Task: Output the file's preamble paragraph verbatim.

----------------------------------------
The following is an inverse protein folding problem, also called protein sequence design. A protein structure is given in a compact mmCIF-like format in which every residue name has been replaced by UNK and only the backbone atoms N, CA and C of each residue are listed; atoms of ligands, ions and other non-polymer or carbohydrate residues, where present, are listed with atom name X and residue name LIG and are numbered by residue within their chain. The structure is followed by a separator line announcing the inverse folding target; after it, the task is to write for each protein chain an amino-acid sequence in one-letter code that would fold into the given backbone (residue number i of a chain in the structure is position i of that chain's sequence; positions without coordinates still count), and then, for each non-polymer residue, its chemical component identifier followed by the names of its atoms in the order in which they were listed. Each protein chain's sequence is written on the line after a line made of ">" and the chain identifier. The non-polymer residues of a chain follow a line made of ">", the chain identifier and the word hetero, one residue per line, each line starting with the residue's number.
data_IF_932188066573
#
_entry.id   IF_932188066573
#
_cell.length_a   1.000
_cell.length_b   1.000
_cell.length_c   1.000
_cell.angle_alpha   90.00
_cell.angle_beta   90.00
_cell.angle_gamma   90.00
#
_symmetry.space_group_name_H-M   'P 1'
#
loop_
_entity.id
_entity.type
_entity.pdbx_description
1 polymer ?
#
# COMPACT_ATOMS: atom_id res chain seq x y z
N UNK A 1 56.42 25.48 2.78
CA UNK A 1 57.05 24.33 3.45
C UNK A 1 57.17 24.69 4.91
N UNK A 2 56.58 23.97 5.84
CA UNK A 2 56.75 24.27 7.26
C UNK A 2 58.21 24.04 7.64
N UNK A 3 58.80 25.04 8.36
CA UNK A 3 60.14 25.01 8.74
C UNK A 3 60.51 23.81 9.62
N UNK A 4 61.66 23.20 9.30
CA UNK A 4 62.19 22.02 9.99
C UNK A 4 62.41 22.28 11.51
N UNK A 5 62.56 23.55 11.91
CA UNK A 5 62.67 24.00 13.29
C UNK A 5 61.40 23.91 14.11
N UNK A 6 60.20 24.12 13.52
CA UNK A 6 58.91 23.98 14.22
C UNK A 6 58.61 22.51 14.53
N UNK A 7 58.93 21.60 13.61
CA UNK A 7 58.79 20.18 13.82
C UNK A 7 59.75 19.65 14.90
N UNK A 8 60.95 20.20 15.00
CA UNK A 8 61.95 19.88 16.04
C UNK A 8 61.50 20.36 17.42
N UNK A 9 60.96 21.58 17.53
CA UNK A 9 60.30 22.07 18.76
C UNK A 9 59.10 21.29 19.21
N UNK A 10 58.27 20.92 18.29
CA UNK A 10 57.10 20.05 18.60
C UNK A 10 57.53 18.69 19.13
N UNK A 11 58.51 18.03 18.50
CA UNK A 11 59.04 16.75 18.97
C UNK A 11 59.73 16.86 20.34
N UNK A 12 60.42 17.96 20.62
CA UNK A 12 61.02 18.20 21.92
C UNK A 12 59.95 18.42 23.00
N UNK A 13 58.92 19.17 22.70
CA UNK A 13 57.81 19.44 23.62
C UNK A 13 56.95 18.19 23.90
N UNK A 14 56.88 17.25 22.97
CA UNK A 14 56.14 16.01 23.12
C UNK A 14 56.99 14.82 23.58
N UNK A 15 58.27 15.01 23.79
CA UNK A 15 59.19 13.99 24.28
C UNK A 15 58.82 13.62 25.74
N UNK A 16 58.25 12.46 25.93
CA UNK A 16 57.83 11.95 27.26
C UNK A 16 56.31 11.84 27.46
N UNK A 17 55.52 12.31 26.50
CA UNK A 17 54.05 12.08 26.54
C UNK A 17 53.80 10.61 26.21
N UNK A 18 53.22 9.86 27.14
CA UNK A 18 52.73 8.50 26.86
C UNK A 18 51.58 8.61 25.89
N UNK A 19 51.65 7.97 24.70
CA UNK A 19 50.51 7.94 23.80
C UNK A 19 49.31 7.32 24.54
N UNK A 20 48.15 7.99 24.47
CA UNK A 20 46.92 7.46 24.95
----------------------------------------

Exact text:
The following is an inverse protein folding problem, also called protein sequence design. A protein structure is given in a compact mmCIF-like format in which every residue name has been replaced by UNK and only the backbone atoms N, CA and C of each residue are listed; atoms of ligands, ions and other non-polymer or carbohydrate residues, where present, are listed with atom name X and residue name LIG and are numbered by residue within their chain. The structure is followed by a separator line announcing the inverse folding target; after it, the task is to write for each protein chain an amino-acid sequence in one-letter code that would fold into the given backbone (residue number i of a chain in the structure is position i of that chain's sequence; positions without coordinates still count), and then, for each non-polymer residue, its chemical component identifier followed by the names of its atoms in the order in which they were listed. Each protein chain's sequence is written on the line after a line made of ">" and the chain identifier. The non-polymer residues of a chain follow a line made of ">", the chain identifier and the word hetero, one residue per line, each line starting with the residue's number.